Even the negroid inhabitants of West Africa and the West Indies have their own version of the cruel charmer. With them she is a fair and beautiful woman with shining hair. She has one human foot and one cloven hoof, which she cautiously conceals from observation. She inhabits a pretty little house, 'bery nice put away' on the mountains.
She is supposed to be the ' duppy,' or spirit, of a child that has died in innocence, and to have reached maturity in Jumbidom, or some hidden sphere of the negro imagination. Returning to the scene of her birth, she bewails her virginity in tears of ravishing beauty, and pleads her cruel destinythat of riding a white horse in hell-should she pass hence finally unblessed with child.
The lonely wanderer is fascinated by her exquisite beauty. Eye and ear are enslaved.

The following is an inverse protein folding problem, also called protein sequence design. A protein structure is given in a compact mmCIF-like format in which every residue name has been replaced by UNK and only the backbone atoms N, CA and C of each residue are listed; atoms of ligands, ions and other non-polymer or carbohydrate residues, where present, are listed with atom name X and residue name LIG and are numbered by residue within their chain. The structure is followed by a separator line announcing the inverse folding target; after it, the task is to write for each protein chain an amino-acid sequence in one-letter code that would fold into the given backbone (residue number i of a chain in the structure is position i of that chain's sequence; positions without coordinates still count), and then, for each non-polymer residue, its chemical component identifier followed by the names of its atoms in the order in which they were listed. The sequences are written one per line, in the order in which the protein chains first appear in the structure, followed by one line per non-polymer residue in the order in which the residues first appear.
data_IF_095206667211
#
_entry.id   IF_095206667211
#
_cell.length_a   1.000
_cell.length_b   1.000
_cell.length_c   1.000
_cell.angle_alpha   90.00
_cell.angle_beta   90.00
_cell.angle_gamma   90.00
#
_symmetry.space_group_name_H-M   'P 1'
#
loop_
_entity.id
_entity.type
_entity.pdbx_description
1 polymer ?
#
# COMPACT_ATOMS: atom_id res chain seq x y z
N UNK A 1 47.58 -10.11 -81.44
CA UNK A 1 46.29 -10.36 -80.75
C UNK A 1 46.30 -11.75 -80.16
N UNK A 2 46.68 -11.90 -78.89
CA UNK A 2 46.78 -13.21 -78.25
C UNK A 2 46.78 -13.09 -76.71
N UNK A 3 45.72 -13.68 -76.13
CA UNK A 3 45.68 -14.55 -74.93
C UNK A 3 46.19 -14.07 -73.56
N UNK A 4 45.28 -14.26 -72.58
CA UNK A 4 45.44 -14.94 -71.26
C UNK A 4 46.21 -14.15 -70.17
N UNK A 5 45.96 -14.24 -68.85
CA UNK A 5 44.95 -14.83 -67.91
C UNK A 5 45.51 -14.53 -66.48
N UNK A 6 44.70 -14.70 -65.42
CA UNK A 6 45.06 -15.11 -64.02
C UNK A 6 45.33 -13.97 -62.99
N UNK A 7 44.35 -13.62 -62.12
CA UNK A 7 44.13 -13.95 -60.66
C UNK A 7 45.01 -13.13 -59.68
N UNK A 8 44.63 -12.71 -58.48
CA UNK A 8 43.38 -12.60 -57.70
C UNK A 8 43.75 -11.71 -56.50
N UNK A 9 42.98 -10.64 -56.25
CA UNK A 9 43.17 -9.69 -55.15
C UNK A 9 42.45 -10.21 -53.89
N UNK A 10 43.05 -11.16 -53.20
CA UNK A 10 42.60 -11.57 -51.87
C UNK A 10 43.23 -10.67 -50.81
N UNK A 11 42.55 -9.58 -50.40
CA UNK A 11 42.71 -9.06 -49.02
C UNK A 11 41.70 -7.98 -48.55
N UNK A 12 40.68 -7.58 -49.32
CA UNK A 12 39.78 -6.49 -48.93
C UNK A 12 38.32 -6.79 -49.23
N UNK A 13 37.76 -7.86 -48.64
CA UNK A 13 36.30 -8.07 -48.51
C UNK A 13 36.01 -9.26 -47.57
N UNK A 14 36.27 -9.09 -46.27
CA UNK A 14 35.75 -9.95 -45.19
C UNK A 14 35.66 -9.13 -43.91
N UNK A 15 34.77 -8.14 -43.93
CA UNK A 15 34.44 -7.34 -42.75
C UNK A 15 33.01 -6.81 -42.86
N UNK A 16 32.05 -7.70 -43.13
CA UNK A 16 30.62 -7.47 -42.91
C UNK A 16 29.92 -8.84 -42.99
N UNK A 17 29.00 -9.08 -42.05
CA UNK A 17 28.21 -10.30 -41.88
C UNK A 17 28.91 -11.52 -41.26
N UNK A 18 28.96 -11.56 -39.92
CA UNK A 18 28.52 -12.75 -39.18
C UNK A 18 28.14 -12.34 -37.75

The awakening comes on apace; the black man's cup of bitter anguish is filled to running over: the fair charmer is only an alluring devil.
In the Isle of Man the charmer is a beautiful maiden, disconsolate and alone, eager to embrace a man worthy of her person, her riches, and her love.
She is never seen save in the pale moonlight, and then reveals herself only to some young and gallant man who, heart-sore and weary, forms an easy conquest.
The attention of the lonely wanderer is first arrested by the tinkle of tiny silver bells, that acts upon his downcast spirit like a token of good cheer.
Then the music of a merry voice converts the cold, pale light into an atmosphere of sunshine and warmth and love. At the next turning his eyes are arrested by the engaging picture of a sprightly lady, clad in virgin white, gaily dancing on the flowery mead with all the tender grace of a fairy.
Their eyes meet. Her tender. look of sympathy, admiration, and love, is an invitation to tarry awhile.